For Winter, National Geographic was the only option.

“To me, it’s the organization’s broad expanse and its history. There is no organization on the face of the earth that has done more to disseminate knowledge to people around the world than the National Geographic, in my estimation. It had a profound effect on me as a kid growing up in the cornfields of Indiana, because I got to go and daydream about places that I dreamed about, walking down those dusty tracks of some village. I never ever had any thought of being an animal guy; I didn’t take a picture of an animal until I was 34-years-old.

“Today, it’s an all-encompassing organization —  especially today, with the magazine, television, social media. The reach of social media is absolutely incredible. We’re the number one brand on social media, and that makes a huge difference. It means we’re reaching so many young people who are vital to the protection of our world, whether it be animals, people, what-have-you. They believe in climate change — or I would think the vast majority of them do, anyway.

“We have a huge educational division most people don’t even know exists. It is huge.

“So, to me, number one, it was always a great privilege to work for them. As long as you still feel it’s an honor to walk across that seal when you walk inside the door, then you’re doing okay after being there 26 years.”

 

Eighth Annual Big Cat Week Premieres:

"Jaguar vs. Croc?," Sunday, Dec. 10, at 9 p.m. ET.?World-renowned wildlife photographer Steve Winter and cameraman Bertie Gregory capture the rarely seen, remarkable lives of jaguars in the Pantanal of Brazil. The pair follows a mother jaguar as she teaches her cub survival, while a determined male jaguar, appropriately named Scarface, dives headfirst into a river to tackle the deadliest of opponents — a 6-foot-long caiman. Meanwhile, capybaras and giant otters stick with their family members to avoid being jaguar dinner.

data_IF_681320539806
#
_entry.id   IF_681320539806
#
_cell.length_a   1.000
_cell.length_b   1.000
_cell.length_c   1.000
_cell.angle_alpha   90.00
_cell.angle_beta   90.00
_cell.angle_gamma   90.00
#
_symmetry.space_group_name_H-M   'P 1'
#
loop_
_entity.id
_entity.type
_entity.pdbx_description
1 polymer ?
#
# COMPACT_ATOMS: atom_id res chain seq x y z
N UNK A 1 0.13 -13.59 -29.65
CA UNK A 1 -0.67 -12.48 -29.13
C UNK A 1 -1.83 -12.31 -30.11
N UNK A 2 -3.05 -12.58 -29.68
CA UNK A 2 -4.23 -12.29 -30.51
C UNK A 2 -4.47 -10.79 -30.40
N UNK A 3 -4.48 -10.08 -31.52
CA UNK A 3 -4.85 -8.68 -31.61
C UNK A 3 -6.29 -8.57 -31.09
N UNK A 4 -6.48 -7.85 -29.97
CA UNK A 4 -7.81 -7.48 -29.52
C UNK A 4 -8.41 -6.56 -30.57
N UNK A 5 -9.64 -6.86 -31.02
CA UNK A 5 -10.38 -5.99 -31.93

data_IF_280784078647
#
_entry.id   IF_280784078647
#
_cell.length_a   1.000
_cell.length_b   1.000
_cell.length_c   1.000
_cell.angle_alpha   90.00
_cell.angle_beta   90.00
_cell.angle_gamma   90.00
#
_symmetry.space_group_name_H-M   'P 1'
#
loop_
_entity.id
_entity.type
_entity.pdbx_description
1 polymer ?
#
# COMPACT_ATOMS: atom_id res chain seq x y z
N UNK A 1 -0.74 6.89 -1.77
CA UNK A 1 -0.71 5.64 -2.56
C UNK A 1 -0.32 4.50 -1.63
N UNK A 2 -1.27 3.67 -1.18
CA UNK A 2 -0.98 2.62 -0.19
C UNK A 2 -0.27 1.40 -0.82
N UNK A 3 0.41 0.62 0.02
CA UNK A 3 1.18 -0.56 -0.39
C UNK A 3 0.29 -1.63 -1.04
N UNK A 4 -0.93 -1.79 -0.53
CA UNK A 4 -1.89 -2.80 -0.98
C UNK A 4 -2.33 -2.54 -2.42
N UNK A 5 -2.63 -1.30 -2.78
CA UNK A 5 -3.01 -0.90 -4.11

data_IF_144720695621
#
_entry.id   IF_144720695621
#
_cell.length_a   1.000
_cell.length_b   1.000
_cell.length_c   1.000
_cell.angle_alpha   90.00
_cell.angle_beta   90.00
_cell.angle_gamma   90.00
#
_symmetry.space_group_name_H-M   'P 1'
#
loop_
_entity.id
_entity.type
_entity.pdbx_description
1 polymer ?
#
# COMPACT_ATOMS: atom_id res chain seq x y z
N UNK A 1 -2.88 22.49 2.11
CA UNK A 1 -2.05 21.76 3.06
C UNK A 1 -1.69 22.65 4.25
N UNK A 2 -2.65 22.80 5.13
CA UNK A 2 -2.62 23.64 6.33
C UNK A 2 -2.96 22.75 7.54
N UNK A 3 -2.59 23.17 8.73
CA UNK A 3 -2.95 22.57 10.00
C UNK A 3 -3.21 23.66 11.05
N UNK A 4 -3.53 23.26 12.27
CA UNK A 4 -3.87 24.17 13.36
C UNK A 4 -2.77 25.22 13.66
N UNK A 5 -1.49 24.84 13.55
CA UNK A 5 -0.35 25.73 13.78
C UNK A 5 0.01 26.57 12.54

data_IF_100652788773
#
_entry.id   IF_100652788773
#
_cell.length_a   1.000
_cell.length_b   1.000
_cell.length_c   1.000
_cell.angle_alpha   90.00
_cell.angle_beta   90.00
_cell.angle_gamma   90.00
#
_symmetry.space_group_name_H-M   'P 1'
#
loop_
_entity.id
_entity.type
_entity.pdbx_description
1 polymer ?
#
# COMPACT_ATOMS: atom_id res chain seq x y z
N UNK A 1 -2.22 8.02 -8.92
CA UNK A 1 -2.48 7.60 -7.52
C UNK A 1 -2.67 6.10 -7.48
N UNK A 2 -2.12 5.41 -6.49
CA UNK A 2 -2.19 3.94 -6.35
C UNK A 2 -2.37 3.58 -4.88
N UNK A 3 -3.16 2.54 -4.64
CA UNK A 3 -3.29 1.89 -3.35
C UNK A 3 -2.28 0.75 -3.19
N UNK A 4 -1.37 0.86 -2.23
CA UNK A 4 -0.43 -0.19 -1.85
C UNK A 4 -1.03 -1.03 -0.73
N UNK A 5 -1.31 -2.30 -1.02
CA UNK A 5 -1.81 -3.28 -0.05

“Man Among Cheetahs,”? Monday, Dec. 11, at 9 p.m. ET.?Veteran wildlife filmmaker Bob Poole follows a formidable cheetah mother who is determined to keep her cubs alive. Along the way, Poole negotiates the reality and risk of filming in the African wilderness while trying to keep up with the fastest animal on four legs.

“The World’s Most Famous Tiger,”? Tuesday, Dec. 12, at 9 p.m. ET.?Known as Queen Machli, Lady of the Lake, and ruler of her territory in western India’s Ranthambore National Park, Machli was a legendary tigress who went down in history as one of the most well-known wild tigers in the world. A successful mother, Machli — the Hindi word for fish, because of fish-like markings on her face — played a key role in the regeneration of the tiger population in Ranthambore and Sariska National Parks.

“Lion Kingdom,” ?Wednesday, Dec. 13, at 9 p.m. ET.?The story of three lion prides battling each other for territory, food, and power along the Mwagusi River in Tanzania. Destiny conspires to bring the prides together, leaving one lioness fatally wounded and devoured by hyenas. A teenage son is excommunicated and unlikely to survive, in a story of family, death, and revenge.

“Safari LIVE,”? Thursday, Dec. 14, at 10 p.m. ET.? National Geographic heads back to South Africa and Kenya to revisit Safari LIVE (daily on YouTube) for a special, one-time-only, two-hour broadcast during Big Cat Week. Chat with the driver guides in real time using #safarilive.

“Savage Kingdom: Uprising?Season Finale,” Friday, Dec. 15, at 9 p.m. ET.? The Marsh Pride’s aging king, Sekekama, is forced to lead his family into hostile territory on a mission to save them from a drought gripping the kingdom. His gamble leads him into a bloody contest against rivals old and new. His control over one treacherous son will determine Sekekama’s hold on power, and the future of his own legacy.